Jim answered steadily, "Do you suppose I would hold my job as a favor, Mr. Secretary?"
"I know you wouldn't," replied the Secretary. "That is why I took the trouble to come to you personally. I told you that I was proud to feel myself your friend. And if you have lost, you have lost as a man must prefer to lose, Mr. Manning, in full flight, with the heat of battle thick upon you and not dragging out your days in a slow paralysis of futile endeavor."
"I thank you, Mr. Secretary," said Jim huskily.
"Can I put supper on now, Mr. Dennis?" asked Mrs. Flynn, in a stage whisper.
"You may," said the Secretary emphatically. "I don't like to seem impatient, Mrs. Flynn, but I'm famished."
Mrs. Flynn beamed, though eyes and nose were red from weeping. "I'll have it on in three minutes, your honor. Just hold your hand on your stomach, that always helps me, your honor. Boss," in another stage whisper, "I laid a clean shirt on your bed for you and you had better ask his honor if he don't want to wash up."
The Secretary was charmed. He rose with alacrity. "Mrs. Flynn, if you ever leave Mr. Manning, come straight to me. You are a woman after my own heart."
Mrs. Flynn curtseyed with the sugar bowl in her hand. "I thank you, your honor, but if God lets me live to spare my life, I'll never leave the Big Boss. He's my family! I'd rather rub my hand over that silky brown head of his than over a king's. God knows when I'll see him next, though——" and Mrs. Flynn's face worked and she dashed from the room.
After the wonderful supper which Mrs. Flynn at last produced, Jim exerted himself, with Uncle Denny's help, to entertain the Secretary. Young Mr. Allen went to call on the cement engineer, who was an old friend. It was not difficult to amuse the Secretary. He was as interested in details of the life on the Project as a boy of fifteen. Uncle Denny sent him into peals of laughter with an Irish version of Henderson's stories, and Jim's story of Iron Skull moved him deeply.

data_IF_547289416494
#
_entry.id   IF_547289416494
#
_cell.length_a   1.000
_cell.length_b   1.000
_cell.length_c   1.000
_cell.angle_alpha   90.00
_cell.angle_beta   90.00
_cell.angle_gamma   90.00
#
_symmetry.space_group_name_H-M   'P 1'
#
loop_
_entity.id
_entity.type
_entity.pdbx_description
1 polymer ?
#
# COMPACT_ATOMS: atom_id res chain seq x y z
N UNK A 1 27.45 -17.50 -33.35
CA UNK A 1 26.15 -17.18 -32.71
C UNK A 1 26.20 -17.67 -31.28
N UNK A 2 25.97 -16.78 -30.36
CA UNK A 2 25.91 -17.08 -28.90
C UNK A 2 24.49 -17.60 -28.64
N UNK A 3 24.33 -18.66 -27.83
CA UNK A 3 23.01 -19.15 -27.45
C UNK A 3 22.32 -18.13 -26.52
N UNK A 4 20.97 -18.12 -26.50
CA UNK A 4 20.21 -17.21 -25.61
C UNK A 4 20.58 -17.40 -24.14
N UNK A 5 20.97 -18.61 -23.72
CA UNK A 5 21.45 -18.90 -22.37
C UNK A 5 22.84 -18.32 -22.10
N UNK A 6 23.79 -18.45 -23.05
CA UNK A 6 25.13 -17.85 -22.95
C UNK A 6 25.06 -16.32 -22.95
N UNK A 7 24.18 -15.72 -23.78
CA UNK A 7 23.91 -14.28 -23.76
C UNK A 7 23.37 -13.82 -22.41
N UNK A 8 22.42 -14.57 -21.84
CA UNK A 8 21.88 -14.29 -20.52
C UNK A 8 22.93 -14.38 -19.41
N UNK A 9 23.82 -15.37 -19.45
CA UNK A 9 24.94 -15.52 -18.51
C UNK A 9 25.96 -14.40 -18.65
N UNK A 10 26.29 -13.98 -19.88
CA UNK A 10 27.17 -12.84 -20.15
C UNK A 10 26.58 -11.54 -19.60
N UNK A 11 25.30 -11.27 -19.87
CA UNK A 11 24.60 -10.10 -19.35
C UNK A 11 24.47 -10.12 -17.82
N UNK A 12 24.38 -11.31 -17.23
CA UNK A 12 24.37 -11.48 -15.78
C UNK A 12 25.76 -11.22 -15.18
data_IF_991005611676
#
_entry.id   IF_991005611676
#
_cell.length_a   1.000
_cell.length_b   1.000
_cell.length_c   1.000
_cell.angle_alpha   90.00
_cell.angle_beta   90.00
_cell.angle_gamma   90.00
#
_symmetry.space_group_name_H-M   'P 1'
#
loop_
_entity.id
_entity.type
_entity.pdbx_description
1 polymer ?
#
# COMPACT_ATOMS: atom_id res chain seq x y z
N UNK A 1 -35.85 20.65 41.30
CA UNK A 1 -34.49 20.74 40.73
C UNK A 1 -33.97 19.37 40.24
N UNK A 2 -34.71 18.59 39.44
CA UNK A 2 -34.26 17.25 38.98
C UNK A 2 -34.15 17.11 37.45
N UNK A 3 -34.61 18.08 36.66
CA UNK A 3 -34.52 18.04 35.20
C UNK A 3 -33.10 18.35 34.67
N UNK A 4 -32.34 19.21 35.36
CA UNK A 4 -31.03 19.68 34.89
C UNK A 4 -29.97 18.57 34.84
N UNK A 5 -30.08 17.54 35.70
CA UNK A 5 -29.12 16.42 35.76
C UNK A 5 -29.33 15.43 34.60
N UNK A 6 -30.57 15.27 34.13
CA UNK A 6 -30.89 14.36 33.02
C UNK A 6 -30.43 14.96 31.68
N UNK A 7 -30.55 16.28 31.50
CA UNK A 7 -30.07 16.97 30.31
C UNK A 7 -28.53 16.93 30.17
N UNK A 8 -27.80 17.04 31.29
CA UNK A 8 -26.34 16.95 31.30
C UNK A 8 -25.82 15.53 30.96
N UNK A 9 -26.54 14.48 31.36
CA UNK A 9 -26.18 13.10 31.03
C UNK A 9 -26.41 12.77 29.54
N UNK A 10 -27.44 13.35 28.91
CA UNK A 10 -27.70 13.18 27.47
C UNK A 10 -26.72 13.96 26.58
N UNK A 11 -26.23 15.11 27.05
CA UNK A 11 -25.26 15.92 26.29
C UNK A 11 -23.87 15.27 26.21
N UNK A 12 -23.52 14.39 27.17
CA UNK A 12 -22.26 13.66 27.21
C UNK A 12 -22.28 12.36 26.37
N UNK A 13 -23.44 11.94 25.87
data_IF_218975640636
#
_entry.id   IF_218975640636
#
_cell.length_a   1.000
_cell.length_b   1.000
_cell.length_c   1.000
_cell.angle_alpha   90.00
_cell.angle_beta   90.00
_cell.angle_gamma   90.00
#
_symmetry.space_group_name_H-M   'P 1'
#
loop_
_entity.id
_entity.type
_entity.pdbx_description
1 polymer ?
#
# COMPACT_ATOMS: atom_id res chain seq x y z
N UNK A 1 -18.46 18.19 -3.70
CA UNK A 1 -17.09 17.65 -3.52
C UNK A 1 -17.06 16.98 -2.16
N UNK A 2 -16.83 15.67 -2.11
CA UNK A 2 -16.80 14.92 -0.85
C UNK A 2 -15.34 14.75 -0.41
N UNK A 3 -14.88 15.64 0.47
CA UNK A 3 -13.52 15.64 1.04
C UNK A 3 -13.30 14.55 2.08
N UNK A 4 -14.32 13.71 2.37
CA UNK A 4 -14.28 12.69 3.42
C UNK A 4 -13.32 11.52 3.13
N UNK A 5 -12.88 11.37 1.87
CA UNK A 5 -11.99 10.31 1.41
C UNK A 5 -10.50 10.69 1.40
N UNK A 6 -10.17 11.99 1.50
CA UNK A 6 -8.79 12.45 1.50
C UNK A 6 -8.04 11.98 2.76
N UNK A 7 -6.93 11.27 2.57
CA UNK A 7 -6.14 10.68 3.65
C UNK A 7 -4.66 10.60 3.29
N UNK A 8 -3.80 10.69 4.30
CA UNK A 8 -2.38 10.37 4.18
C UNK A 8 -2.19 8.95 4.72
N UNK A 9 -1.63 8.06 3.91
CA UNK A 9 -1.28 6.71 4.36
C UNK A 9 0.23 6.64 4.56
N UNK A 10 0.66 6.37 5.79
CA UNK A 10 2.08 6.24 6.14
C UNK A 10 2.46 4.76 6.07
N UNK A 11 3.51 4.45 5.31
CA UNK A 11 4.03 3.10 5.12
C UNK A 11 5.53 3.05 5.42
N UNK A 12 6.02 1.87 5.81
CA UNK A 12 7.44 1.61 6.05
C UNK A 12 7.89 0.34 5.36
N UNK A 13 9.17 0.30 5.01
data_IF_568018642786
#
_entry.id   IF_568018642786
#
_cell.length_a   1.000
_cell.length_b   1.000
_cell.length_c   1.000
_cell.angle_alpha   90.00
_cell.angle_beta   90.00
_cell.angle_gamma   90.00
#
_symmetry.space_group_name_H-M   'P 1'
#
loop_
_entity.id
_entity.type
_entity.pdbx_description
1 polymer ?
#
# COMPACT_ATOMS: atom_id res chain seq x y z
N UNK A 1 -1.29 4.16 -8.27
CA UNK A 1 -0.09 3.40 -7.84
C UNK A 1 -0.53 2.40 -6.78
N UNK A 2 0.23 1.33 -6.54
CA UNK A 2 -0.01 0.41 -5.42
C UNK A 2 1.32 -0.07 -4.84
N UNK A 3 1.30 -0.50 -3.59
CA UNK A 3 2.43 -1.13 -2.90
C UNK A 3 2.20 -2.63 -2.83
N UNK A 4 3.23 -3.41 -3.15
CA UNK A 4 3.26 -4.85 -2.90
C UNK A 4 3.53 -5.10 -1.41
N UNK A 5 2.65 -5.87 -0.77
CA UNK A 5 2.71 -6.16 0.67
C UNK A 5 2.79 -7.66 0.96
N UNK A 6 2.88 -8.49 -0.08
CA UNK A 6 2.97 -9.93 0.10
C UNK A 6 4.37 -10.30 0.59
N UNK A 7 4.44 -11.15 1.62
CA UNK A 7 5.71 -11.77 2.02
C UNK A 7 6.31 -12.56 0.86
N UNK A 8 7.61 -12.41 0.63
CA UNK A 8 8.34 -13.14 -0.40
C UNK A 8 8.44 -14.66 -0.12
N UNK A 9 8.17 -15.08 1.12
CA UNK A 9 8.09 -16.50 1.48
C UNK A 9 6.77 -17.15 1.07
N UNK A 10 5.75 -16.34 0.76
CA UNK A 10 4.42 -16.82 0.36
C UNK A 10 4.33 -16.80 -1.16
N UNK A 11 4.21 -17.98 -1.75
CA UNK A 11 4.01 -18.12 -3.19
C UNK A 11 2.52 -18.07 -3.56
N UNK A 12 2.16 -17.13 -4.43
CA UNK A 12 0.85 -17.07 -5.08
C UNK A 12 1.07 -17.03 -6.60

It was drawing toward nine o'clock when once more Bill Evans' rattle of gasolene artillery sounded before the door. A familiar voice called,
"Good-night, Bill!" and Penelope came into the room.
The men jumped to their feet and Uncle Denny hurried to take her bag. Jim did not seem able to speak. Pen shook hands with the Secretary.
"You are here, Mr. Secretary," she said. "I'm so glad!"
"So am I," said the Secretary, smiling appreciatively at Pen. In her traveling suit of brown, with her shining hair and her great eyes brilliant while her color came and went, Pen was very beautiful. She turned from the Secretary to Jim and shook hands with him, with deepening flush.
"Hello, Still!" she said.
"Hello, Penelope!" replied Jim.
"Pen!" cried Uncle Denny breathlessly. "What's the news? As I promised, I've not been near the telephone, nor have I said a word here, though it's most suffocated me."
"Fleckenstein is defeated," said Pen.
"Oh, thank God for that!" cried Jim.
"How did it happen?" asked the Secretary.
Uncle Denny began to walk the floor. Pen answered. "A week ago, Mr. Secretary, a farmer named Marshall at a Fleckenstein meeting suggested that a petition be sent you to keep Mr. Manning here."
Uncle Denny interrupted. "Mrs. Saradokis here already had telegraphed us to do that same thing, Mr. Secretary, but we were glad to have the farmers get the same idea."